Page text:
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Speech to the American Legion1
September 4, 1938 Clarksburg, West Virginia
It is always a pleasure to me to talk to men of the legion, particularly to a group in State Convention, because there is much that can be said to an audience of veterans which should not only be of interest but ought to be distinctly helpful to the cause of National Defense.
Today, with each issue of the press containing reports of battles here and there in the world and photographic records of the horrors resulting from the bombing of civil communities, practically every adult mind is directed toward the thought of what similar warfare might mean to us here in these United States.
You Legionnaires are probably more perturbed over this possibility than any other class of people, because most of you know from first-hand experience something of the meaning of war. You know that modern warfare has little of drama and romance, and is filled with hardships and horrors. Your views as to the method we should follow to render an attack against our nation both unlikely and unsuccessful, will have a determining effect on public opinion in this country. Therefore, it is of great importance that you know whereof you speak.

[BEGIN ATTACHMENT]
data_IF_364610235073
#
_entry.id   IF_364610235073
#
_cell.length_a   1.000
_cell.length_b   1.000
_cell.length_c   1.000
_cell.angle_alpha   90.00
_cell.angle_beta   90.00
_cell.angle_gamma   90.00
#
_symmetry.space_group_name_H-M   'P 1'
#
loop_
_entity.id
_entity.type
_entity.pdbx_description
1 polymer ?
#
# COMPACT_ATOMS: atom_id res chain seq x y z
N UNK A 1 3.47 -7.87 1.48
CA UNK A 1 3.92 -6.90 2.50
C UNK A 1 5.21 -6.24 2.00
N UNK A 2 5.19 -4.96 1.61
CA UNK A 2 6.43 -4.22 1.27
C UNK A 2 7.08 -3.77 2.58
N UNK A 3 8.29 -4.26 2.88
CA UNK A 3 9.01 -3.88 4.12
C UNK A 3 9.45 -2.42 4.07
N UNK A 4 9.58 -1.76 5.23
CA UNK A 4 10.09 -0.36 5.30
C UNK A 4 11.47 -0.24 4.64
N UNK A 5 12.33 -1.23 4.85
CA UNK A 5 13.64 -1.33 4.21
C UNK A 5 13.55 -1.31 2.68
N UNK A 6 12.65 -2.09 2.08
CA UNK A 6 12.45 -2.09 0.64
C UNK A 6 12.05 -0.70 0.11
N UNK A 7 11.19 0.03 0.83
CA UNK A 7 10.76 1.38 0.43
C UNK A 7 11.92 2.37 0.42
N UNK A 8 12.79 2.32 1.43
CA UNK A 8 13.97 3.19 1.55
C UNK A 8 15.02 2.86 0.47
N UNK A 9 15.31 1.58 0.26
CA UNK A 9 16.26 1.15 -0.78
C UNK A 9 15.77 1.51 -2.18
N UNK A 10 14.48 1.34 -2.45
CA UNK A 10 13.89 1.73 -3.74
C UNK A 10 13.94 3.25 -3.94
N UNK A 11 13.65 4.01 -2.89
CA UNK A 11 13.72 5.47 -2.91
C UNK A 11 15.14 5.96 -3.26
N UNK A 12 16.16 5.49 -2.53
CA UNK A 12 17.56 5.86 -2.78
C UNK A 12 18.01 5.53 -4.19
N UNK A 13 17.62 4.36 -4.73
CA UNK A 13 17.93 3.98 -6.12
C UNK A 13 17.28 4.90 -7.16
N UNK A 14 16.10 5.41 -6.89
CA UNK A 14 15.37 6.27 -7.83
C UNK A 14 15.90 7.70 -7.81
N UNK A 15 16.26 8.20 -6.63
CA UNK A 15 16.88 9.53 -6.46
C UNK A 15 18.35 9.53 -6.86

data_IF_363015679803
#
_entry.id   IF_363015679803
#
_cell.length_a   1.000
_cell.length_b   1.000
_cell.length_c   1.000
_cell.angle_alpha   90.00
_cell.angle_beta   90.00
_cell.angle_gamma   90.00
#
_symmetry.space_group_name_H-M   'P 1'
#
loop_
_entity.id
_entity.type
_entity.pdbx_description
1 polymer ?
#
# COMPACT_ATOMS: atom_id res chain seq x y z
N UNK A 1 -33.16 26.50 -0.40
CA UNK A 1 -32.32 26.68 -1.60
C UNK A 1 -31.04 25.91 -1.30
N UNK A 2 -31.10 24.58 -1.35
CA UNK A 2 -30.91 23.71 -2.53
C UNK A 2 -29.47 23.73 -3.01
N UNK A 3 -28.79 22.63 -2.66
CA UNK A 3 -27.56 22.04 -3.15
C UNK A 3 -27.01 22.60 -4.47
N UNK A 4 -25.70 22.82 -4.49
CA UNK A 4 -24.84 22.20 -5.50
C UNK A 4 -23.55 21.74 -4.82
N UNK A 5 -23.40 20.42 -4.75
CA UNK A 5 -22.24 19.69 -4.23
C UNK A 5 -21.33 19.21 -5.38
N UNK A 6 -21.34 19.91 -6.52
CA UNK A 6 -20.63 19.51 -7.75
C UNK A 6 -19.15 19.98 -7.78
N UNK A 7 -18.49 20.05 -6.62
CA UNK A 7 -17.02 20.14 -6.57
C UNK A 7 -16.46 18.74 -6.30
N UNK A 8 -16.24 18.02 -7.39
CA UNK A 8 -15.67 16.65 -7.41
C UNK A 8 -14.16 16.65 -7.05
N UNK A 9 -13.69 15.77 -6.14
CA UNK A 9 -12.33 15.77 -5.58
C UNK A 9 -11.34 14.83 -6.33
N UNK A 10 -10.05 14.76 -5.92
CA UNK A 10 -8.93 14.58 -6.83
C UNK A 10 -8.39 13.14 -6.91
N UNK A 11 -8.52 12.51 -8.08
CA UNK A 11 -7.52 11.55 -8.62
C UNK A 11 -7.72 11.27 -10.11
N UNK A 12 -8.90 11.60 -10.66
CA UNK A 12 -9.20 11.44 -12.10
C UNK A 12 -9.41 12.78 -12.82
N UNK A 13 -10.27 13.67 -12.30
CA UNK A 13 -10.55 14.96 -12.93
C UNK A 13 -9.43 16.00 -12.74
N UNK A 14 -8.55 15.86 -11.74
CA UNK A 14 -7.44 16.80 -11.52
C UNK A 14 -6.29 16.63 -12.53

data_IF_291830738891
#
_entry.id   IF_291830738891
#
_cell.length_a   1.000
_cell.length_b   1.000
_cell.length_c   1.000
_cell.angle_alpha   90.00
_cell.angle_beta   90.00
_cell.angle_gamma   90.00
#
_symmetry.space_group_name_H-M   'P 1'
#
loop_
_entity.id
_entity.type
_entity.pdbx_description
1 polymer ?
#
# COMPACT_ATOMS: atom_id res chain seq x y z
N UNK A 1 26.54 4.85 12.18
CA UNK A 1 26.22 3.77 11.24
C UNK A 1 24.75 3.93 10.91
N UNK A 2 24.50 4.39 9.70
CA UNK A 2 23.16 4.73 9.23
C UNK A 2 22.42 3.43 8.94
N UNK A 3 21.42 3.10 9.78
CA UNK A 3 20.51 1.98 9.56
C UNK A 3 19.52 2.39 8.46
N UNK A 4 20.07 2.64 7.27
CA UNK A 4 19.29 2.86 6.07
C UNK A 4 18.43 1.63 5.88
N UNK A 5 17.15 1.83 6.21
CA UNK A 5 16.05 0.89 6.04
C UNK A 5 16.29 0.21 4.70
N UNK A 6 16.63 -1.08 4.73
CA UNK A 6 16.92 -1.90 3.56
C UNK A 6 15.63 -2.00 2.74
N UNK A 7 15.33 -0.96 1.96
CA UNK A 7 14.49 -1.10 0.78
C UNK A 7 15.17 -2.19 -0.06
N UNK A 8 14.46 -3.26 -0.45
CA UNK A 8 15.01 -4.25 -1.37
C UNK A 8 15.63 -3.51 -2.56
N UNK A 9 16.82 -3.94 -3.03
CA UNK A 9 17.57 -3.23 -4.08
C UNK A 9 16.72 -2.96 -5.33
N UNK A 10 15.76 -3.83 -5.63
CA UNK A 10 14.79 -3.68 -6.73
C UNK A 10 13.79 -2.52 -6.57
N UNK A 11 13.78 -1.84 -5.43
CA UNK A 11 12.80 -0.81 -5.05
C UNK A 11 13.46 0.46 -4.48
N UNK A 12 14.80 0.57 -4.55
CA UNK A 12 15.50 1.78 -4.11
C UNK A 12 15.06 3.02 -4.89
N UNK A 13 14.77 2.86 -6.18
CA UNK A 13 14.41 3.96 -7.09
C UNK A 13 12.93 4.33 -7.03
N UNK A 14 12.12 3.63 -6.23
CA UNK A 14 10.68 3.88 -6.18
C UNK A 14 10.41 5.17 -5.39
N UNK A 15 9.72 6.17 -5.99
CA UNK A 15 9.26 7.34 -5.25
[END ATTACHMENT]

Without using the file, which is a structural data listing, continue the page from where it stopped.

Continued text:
The problem of preparing the country to defend itself has reached the point in the matter of national effort, and especially in the matter of appropriations required, where it has become the business, I think, of every business man to inform himself as to our requirements for national safety. He should have a sufficient knowledge of the various factors involved in the problem to form a logical opinion as to how much money should be appropriated for the purpose of National Defense, and for what it should be spent. The subject is too complicated for the average citizen to become an expert of all phases of it, but he may so inform himself that he, and others similarly informed, can prevent public opinion from being led astray by the enthusiasms and theories of the moment. A complete understanding of essential military requirements is complicated by the introduction of mechanical means to an extent never before realized in war, and by the effect of the reports of such activities on the public mind. A photograph of the bombing of women and children makes a profound impression on the public—attention is centered on aerial warfare, while the final results of more serious occurrences often go unnoticed. It is extremely difficult for the citizen to gain a perspective of the realities.